Chicago intends to do what no American city even remotely its size has ever pulled off – get a municipal broadband network built. There isn’t a city in the country that doesn’t want better broadband infrastructure. Several cities, tiring of waiting for the market to create those networks, have attempted to build their own.
Dean Kamen tried and failed to change the world with the Segway personal transport. Now he’s taking another shot at it, this time with a 200-year-old technological curiosity, and with the unlikely encouragement of one of the cable industry’s technology leaders.
With the fall TV season underway, Comcast issued a press release touting its TV Everywhere capabilities, which now includes a Web portal just for the fall shows, but what was notable in the release was that so far this year, Comcast said its Xfinity TV customers have already watched and streamed approximately 1.5 billion TV Everywhere shows across on-demand, online and apps.
The U.S. cable industry appears to have decided what its wireless strategy is: It is going to create a vast public Wi-Fi network that requisitions bandwidth from all the home routers it has installed and allocate it to public access. Broadcom is ready with software to enable the approach.
NBCUniversal delivered more than 100 million video streams during the recent London Olympic Games, and the almost across-the-board coverage of the events further underscored the value of TV Everywhere services.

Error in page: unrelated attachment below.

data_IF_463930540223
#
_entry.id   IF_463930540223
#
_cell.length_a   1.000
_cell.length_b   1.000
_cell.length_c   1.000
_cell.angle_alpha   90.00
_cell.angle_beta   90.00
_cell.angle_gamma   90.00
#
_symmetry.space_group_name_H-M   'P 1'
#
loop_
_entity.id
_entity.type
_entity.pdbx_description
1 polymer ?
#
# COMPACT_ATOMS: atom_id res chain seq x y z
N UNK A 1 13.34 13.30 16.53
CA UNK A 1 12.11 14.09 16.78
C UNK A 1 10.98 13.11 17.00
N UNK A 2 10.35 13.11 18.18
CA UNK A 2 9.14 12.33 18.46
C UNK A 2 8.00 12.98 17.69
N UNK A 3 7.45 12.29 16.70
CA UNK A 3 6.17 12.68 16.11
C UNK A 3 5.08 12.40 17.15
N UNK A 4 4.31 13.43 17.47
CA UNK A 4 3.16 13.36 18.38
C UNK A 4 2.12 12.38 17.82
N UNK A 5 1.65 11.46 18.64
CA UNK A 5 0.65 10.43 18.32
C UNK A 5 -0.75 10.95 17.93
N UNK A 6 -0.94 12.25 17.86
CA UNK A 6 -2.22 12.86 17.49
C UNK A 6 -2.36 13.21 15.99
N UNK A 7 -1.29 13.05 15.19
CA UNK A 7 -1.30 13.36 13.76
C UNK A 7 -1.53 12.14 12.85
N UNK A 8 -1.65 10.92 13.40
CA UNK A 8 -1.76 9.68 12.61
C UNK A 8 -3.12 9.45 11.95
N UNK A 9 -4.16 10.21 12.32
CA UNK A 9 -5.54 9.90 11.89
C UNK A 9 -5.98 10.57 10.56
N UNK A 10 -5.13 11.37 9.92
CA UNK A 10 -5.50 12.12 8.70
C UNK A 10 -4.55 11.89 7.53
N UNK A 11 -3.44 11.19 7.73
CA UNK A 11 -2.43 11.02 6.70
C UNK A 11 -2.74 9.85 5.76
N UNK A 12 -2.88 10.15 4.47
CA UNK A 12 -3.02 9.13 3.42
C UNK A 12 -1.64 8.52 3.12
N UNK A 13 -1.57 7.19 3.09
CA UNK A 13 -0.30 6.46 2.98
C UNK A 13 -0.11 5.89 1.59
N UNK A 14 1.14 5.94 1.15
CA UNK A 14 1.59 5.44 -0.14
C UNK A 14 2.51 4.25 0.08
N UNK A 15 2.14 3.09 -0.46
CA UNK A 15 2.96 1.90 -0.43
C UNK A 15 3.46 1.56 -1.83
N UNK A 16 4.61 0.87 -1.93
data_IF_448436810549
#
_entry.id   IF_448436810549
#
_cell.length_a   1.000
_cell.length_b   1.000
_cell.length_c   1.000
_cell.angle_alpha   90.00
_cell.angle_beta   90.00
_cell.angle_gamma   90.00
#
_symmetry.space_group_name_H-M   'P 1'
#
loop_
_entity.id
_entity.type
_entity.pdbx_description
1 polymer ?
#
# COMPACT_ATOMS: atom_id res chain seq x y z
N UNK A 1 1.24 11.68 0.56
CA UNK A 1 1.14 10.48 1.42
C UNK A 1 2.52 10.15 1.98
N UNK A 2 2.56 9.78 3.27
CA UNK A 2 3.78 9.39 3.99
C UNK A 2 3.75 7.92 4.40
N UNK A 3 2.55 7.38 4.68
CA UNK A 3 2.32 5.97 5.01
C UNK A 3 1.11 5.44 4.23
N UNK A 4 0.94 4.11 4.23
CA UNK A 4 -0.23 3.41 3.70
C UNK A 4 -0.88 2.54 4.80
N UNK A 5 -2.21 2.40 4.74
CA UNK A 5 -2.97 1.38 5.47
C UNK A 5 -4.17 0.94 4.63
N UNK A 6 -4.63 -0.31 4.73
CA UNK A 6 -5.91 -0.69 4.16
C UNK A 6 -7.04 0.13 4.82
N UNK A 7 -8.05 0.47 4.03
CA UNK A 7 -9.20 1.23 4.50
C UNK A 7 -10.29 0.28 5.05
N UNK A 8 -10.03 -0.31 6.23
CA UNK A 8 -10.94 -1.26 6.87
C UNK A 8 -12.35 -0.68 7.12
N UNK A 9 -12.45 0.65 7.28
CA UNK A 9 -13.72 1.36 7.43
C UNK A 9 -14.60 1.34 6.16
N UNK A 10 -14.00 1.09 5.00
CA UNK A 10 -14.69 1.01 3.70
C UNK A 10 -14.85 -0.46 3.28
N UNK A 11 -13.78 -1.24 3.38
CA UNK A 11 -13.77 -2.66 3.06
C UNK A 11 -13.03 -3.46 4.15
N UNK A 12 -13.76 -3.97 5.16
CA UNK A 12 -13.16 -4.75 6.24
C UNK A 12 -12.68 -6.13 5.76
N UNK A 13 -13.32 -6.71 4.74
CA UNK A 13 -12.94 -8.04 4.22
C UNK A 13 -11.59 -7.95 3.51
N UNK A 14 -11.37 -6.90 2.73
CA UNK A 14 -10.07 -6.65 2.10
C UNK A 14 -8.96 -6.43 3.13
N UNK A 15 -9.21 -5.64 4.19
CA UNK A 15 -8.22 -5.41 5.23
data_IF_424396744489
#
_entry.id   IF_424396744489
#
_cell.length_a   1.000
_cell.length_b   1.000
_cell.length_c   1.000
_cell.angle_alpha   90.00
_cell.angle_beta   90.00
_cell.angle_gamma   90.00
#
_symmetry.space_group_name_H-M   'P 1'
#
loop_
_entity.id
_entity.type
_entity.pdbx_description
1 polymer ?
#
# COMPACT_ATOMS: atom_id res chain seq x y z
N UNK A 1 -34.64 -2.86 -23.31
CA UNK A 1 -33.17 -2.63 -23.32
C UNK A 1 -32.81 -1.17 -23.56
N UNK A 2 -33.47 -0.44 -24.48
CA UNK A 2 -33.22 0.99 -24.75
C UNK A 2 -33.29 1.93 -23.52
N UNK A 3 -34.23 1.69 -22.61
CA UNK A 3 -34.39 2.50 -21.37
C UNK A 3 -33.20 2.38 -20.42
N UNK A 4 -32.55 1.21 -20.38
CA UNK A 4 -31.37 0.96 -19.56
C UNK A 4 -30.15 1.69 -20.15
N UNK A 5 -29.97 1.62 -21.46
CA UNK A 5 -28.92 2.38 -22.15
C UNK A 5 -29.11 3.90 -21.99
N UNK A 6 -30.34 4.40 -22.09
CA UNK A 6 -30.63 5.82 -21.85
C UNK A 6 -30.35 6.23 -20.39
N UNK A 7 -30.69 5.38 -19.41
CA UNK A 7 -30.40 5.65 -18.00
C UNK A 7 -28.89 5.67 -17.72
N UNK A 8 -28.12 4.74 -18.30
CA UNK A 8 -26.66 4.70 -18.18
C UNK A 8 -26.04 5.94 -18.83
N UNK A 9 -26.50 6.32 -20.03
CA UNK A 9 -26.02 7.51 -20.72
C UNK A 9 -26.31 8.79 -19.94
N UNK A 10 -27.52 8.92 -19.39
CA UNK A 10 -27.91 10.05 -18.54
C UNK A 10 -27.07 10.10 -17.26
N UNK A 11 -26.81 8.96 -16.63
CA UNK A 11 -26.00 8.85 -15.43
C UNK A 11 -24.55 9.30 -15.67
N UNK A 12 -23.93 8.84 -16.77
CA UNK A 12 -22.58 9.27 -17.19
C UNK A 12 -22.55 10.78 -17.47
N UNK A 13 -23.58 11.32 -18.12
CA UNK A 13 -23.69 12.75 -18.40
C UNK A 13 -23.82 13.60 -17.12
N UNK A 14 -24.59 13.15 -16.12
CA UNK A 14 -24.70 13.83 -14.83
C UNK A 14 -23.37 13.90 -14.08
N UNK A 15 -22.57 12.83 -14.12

Just when the FCC was ready to consider lifting the ban on encryption for cable’s basic tier, along came Boxee throwing a wrench into the works.
Time Warner Cable engineers took an innovative approach to a new hub in Summerville, S.C., by grouping services together into pods.
ThinkAnalytics’ recommendation engine serves 70 million subscribers in eight languages.
Whether you view Google as a burgeoning, Borg-like Evil Empire or not, it has been proactive on the safe browsing front.
Time Warner Cable posted a blog and video yesterday about how the cable operator overcomes the frequency noise that is associated with Fleet Week in New York City.
Cox Communications CTO Kevin Hart outlines the company’s key projects and initiatives.
While Cablevision has been in the news for the steady stream of executives that have left the company, its decision to build a Wi-Fi network in 2008 has turned out to be visionary.
The MSO suspends its 250-GB-a-month usage allocation for all, effective immediately. On the way is a 300 GB allowance, plus the option to buy additional bandwidth.
CableLabs’ booth at the upcoming Cable Show will demonstrate how cable is moving at a gallop to innovate, with everything from augmented reality to a new way to tag and ID video content.